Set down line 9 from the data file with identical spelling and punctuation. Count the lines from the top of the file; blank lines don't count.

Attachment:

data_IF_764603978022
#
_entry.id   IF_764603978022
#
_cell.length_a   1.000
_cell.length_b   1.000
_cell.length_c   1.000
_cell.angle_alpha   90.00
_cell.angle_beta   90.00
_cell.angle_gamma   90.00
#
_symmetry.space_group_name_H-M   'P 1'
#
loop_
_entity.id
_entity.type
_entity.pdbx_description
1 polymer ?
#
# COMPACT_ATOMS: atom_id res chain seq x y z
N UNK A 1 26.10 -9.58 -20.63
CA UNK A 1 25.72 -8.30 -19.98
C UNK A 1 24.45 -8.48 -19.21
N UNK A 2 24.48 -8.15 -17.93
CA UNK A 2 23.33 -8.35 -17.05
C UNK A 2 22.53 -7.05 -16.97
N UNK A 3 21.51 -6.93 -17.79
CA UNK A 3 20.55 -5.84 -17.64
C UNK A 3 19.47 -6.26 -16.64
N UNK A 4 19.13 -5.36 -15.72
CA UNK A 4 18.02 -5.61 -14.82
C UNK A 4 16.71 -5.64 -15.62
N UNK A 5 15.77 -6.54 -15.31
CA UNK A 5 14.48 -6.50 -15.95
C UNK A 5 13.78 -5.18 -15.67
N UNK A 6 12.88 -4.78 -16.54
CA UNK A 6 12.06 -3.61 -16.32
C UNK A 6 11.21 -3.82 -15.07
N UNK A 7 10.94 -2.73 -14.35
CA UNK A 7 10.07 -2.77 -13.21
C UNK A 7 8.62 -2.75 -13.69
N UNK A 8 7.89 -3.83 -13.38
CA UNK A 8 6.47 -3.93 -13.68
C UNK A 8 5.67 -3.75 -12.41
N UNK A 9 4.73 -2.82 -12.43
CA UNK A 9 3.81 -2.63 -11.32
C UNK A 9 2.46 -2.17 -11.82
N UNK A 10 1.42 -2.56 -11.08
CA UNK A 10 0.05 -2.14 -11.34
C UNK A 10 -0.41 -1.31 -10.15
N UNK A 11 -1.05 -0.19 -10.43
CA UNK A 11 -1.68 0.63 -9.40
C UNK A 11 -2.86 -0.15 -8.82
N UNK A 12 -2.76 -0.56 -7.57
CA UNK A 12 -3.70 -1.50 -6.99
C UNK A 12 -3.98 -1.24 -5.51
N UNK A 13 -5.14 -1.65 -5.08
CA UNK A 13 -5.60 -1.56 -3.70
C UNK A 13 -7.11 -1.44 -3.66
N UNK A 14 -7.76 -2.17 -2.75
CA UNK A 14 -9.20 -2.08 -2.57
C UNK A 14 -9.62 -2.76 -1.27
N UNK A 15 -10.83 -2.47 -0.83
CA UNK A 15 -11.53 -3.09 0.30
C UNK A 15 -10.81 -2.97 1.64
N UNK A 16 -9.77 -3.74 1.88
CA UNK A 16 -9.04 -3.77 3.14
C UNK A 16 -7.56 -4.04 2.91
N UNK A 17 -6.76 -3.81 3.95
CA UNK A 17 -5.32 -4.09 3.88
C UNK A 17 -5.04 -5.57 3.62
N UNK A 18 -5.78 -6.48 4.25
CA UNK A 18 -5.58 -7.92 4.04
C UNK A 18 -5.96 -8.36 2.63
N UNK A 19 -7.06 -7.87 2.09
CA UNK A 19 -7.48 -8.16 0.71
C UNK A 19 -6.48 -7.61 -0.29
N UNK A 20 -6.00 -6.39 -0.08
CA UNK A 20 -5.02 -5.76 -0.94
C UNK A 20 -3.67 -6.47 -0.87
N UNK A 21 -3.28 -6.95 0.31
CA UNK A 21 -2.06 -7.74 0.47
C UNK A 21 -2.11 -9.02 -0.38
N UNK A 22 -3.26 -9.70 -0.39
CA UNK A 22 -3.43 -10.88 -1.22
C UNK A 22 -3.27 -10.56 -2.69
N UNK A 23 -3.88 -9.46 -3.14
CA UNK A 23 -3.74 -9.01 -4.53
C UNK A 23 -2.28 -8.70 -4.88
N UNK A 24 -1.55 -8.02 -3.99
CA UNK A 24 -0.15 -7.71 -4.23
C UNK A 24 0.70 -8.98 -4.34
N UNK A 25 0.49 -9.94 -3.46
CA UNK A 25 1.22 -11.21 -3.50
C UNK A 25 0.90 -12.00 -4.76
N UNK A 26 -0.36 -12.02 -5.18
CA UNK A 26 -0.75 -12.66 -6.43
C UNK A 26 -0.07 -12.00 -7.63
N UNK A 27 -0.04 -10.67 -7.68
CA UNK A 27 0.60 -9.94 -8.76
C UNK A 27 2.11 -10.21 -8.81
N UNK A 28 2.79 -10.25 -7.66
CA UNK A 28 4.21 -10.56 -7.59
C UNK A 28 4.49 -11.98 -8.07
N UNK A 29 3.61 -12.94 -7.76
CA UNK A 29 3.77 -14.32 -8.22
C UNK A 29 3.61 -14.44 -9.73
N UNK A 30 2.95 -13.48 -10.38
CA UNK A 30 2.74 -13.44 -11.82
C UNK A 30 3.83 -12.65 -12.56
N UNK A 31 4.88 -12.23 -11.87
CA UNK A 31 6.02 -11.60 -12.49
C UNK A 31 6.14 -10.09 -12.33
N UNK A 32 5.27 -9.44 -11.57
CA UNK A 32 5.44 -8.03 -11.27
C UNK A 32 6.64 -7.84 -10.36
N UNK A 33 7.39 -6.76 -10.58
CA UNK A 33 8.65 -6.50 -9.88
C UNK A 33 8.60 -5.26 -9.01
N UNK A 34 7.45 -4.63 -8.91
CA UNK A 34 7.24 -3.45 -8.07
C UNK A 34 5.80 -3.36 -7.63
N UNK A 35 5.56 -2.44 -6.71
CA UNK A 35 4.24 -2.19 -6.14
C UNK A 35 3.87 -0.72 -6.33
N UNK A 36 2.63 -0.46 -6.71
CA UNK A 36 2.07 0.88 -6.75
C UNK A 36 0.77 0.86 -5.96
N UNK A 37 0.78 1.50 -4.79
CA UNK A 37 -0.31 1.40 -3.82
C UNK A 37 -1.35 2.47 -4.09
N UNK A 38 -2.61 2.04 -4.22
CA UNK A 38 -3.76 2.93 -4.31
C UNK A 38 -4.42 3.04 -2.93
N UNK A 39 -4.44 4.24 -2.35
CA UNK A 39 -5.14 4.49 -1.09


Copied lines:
_cell.angle_beta   90.00